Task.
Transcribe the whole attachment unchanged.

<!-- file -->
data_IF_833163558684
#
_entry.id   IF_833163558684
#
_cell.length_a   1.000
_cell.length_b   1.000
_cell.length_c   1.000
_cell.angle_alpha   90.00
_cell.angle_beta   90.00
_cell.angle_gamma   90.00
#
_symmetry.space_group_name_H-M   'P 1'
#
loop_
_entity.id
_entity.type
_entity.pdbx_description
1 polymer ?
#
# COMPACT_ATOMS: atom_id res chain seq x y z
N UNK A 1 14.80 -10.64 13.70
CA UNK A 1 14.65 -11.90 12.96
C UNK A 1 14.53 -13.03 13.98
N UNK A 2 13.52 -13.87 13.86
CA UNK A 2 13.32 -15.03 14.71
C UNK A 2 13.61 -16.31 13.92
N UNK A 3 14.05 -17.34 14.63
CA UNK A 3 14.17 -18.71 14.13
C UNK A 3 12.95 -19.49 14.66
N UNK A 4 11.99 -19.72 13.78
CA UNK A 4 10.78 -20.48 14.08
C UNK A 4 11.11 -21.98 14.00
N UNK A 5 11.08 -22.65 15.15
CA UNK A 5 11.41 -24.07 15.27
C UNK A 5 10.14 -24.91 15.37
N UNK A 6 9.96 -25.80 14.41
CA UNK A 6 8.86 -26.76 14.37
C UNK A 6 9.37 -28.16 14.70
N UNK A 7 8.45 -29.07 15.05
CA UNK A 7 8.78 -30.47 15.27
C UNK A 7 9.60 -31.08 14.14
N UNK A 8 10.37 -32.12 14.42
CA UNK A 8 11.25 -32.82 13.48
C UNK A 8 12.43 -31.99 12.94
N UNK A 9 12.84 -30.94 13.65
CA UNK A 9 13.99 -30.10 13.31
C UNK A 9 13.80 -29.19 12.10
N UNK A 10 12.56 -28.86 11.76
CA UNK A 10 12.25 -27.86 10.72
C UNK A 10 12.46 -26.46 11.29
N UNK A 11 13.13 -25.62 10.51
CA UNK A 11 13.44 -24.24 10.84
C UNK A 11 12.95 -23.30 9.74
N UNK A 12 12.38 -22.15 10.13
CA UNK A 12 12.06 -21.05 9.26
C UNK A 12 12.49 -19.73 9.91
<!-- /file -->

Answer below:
data_IF_833163558684
#
_entry.id   IF_833163558684
#
_cell.length_a   1.000
_cell.length_b   1.000
_cell.length_c   1.000
_cell.angle_alpha   90.00
_cell.angle_beta   90.00
_cell.angle_gamma   90.00
#
_symmetry.space_group_name_H-M   'P 1'
#
loop_
_entity.id
_entity.type
_entity.pdbx_description
1 polymer ?
#
# COMPACT_ATOMS: atom_id res chain seq x y z
N UNK A 1 14.80 -10.64 13.70
CA UNK A 1 14.65 -11.90 12.96
C UNK A 1 14.53 -13.03 13.98
N UNK A 2 13.52 -13.87 13.86
CA UNK A 2 13.32 -15.03 14.71
C UNK A 2 13.61 -16.31 13.92
N UNK A 3 14.05 -17.34 14.63
CA UNK A 3 14.17 -18.71 14.13
C UNK A 3 12.95 -19.49 14.66
N UNK A 4 11.99 -19.72 13.78
CA UNK A 4 10.78 -20.48 14.08
C UNK A 4 11.11 -21.98 14.00
N UNK A 5 11.08 -22.65 15.15
CA UNK A 5 11.41 -24.07 15.27
C UNK A 5 10.14 -24.91 15.37
N UNK A 6 9.96 -25.80 14.41
CA UNK A 6 8.86 -26.76 14.37
C UNK A 6 9.37 -28.16 14.70
N UNK A 7 8.45 -29.07 15.05
CA UNK A 7 8.78 -30.47 15.27
C UNK A 7 9.60 -31.08 14.14
N UNK A 8 10.37 -32.12 14.42
CA UNK A 8 11.25 -32.82 13.48
C UNK A 8 12.43 -31.99 12.94
N UNK A 9 12.84 -30.94 13.65
CA UNK A 9 13.99 -30.10 13.31
C UNK A 9 13.80 -29.19 12.10
N UNK A 10 12.56 -28.86 11.76
CA UNK A 10 12.25 -27.86 10.72
C UNK A 10 12.46 -26.46 11.29
N UNK A 11 13.13 -25.62 10.51
CA UNK A 11 13.44 -24.24 10.84
C UNK A 11 12.95 -23.30 9.74
N UNK A 12 12.38 -22.15 10.13
CA UNK A 12 12.06 -21.05 9.26
C UNK A 12 12.49 -19.73 9.91